Jurors understand implicitly what legal theorists and lawyers often fight about. One of the most interesting developments in modern trials is the appearance of the expert who testifies about how witnesses tend to misremember or make mistakes about whom they identify. Most jurors know this already. Yes, they will rely on identification by witnesses. But no, they don’t take this as gospel. We all know from our own everyday experiences how memory and eyesight can fool us. No witness is really necessary to remind jurors of this or to caution them to consider all the facts and circumstances, including what has been revealed by cross-examination. The concern that jurors will rely too heavily on eyewitness testimony is, in most cases, spurious.
Nor should we underestimate the importance of consensus. For every lackadaisical juror, there tend to be two who are not. And in criminal cases, they all must agree. Yes, some jurors can be overwhelmed by the combined opinion of their peers. But that is not always such a bad thing, particularly if the others are motivated by a more serious consideration of the facts. The need to enlist the support of others makes the jurors themselves more serious about what they are doing, as anyone who has sat with others on a jury will tell you.
Are Jury Alternatives Better?
Admittedly, none of this ensures perfect justice by juries. Far from it. They make mistakes, sometimes large ones, and they do so frequently, and not only where incompetence or prejudice, if not both, has ruled supreme. But don’t make the mistake of not considering the alternative. Do other fact-finding mechanisms do any better job? Should we really have such confidence that a judge or an arbitrator or in foreign proceedings, an investigating magistrate will do better?
Judges are products of their communities, too, and have biases as well. They see all the evidence, moreover, the inadmissible along with what the rules of evidence say may be seen or heard. Might they not be improperly influenced by tainted proofs not available to juries? While we hope they have been well trained to disregard what they should, we run a greater risk of improper or tainted judgment because they make their decisions, at the trial court level at least, solo. By contrast, a jury trial requires a majority or even a full complement of other sensible people, overseen by a watchful judge, to reach its result.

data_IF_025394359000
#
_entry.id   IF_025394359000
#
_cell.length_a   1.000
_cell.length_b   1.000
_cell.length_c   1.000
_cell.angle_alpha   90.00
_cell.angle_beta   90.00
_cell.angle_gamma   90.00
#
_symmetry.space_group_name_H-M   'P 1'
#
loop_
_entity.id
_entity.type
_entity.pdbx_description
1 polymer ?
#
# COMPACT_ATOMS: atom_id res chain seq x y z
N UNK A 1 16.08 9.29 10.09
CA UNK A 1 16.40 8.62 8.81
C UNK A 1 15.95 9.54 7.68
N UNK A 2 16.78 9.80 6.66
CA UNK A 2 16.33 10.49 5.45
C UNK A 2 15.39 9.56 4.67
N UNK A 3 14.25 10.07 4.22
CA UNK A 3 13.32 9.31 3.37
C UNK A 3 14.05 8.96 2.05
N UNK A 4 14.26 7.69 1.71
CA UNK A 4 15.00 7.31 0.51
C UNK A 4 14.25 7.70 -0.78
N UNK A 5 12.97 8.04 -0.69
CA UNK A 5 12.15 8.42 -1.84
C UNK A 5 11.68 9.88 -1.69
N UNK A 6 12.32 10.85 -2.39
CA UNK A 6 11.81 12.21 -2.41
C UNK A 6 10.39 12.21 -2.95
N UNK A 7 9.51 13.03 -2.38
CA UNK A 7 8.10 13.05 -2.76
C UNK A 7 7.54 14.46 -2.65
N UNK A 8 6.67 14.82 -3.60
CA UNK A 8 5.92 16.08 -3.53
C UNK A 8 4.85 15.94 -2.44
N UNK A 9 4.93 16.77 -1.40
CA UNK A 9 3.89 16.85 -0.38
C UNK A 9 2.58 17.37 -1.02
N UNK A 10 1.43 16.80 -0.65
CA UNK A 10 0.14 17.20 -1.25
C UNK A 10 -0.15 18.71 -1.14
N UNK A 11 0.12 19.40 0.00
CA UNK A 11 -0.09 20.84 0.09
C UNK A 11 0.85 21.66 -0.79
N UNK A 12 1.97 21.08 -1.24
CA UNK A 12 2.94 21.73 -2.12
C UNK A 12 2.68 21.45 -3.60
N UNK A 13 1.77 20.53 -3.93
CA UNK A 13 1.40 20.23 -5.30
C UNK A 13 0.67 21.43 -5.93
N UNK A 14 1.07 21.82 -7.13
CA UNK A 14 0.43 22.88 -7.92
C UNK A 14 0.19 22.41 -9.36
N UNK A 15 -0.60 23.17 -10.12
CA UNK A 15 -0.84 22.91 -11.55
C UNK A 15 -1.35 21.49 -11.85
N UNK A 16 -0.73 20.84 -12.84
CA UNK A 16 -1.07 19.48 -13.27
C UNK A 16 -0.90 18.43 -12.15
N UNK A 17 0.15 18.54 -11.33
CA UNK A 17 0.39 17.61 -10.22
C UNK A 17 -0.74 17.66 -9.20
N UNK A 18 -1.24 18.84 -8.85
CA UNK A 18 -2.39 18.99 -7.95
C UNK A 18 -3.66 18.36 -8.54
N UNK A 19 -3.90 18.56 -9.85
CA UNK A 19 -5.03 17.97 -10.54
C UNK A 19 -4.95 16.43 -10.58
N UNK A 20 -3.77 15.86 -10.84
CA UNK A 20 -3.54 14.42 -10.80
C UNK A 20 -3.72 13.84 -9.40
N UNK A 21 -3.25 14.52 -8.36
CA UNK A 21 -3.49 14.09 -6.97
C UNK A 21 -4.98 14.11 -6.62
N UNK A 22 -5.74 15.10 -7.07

The magistrate model of civil law systems is hardly more reassuring. In most instances, the proceedings lack the virtues of the adversary system, where conclusions can be tested through testimony and cross-examination. Magistrates have freer rein to investigate, but so too are freer to rely on untested or even unreliable facts, often prejudicially viewed.
Juries are not so obviously inferior to these alternatives, at least not in all cases. And then there’s this: Observers from abroad cannot help but notice the unusual character of having everyday citizens participating in the legal process and making practical decisions about liability and non-liability, crime and punishment, life and death. There is a risk, surely, in having people without legal training do the fact-finding, less because they don’t know the law (given that they are instructed about it) and more because of a concern about whether they will be willing to apply it. But do judges always follow the law? And apply it well, free of bias?
Think what we gain. A professor of the law, known for travels in distant lands to teach about American democracy and the American legal system, tells how he gives students an opportunity at the end of his classes to say what they regard as the best thing about the American legal process they’ve been learning about. Is it the rules of evidence? Or simple pleading? Or the discovery process? Cross-examination or the common law? In maybe two-thirds of the cases, the answer is the American jury system. They are amazed that American citizens are so intimately involved in doing justice. And while they sometimes don’t, and there is still substantial work to be done, we should not ignore that they can be pretty darn good at it much of the time.